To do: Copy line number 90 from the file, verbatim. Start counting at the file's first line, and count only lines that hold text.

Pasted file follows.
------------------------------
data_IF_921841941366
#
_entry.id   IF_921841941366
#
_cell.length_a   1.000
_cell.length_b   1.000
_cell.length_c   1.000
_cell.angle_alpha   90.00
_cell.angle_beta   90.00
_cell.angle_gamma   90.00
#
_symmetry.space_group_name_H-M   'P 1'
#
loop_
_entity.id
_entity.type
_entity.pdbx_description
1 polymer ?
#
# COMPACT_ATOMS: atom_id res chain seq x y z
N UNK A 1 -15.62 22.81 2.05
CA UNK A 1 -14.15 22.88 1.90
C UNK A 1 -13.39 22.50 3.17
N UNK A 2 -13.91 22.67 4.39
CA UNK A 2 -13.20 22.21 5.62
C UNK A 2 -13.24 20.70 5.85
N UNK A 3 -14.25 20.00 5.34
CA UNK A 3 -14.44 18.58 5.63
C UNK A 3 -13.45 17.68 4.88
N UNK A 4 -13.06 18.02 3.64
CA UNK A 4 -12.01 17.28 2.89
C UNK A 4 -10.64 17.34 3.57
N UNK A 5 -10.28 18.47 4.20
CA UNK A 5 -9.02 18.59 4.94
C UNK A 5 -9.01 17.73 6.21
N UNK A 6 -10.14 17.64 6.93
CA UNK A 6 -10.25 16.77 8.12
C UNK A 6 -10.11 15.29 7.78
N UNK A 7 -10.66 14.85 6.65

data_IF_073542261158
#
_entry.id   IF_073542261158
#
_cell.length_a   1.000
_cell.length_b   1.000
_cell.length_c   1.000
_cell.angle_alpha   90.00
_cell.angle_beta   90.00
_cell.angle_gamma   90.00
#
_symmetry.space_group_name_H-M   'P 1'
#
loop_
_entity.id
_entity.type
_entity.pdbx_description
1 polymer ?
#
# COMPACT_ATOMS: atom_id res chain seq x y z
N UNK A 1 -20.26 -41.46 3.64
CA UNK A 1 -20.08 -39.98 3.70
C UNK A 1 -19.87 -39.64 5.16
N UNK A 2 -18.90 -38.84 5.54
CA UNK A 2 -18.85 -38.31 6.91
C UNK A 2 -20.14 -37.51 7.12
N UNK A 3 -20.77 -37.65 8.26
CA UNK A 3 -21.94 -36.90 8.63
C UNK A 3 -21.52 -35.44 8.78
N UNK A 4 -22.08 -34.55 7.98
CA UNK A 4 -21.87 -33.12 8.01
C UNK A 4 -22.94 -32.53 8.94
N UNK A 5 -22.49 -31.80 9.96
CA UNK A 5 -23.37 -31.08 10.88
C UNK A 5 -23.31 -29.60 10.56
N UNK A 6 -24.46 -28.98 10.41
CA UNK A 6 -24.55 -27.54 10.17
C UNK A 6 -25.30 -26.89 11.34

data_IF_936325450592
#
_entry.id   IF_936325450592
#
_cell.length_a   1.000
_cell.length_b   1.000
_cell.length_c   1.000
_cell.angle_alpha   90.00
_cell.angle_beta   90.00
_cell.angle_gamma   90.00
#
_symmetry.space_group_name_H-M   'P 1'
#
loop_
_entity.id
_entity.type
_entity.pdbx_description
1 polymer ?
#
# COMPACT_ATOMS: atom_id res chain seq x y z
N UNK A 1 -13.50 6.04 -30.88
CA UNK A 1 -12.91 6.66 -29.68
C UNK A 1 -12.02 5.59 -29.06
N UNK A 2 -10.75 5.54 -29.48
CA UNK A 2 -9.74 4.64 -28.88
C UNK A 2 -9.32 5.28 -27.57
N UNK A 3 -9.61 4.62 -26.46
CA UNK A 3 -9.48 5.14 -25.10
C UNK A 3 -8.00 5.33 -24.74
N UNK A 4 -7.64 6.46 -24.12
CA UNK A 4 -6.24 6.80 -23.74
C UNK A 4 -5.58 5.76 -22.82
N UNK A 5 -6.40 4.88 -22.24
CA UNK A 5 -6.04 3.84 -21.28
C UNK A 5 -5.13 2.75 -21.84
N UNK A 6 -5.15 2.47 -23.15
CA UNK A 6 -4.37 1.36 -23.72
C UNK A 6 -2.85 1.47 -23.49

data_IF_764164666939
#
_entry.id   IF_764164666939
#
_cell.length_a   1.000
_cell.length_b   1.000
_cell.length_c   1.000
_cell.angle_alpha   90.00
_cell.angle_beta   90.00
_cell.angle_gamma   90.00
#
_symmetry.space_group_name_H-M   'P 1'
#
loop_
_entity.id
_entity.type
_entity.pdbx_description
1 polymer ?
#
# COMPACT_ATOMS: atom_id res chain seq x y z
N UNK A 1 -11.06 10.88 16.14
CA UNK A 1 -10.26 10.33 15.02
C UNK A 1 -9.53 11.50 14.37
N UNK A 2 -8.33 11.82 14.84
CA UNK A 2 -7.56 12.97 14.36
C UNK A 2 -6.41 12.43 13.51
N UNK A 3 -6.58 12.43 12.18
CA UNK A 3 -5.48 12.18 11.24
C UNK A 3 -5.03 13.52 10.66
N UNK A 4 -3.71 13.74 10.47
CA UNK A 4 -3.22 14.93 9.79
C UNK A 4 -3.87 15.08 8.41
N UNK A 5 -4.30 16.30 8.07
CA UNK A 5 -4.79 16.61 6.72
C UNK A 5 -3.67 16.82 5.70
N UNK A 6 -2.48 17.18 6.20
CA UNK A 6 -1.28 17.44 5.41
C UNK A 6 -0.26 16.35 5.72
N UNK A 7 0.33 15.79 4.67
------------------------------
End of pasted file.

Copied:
#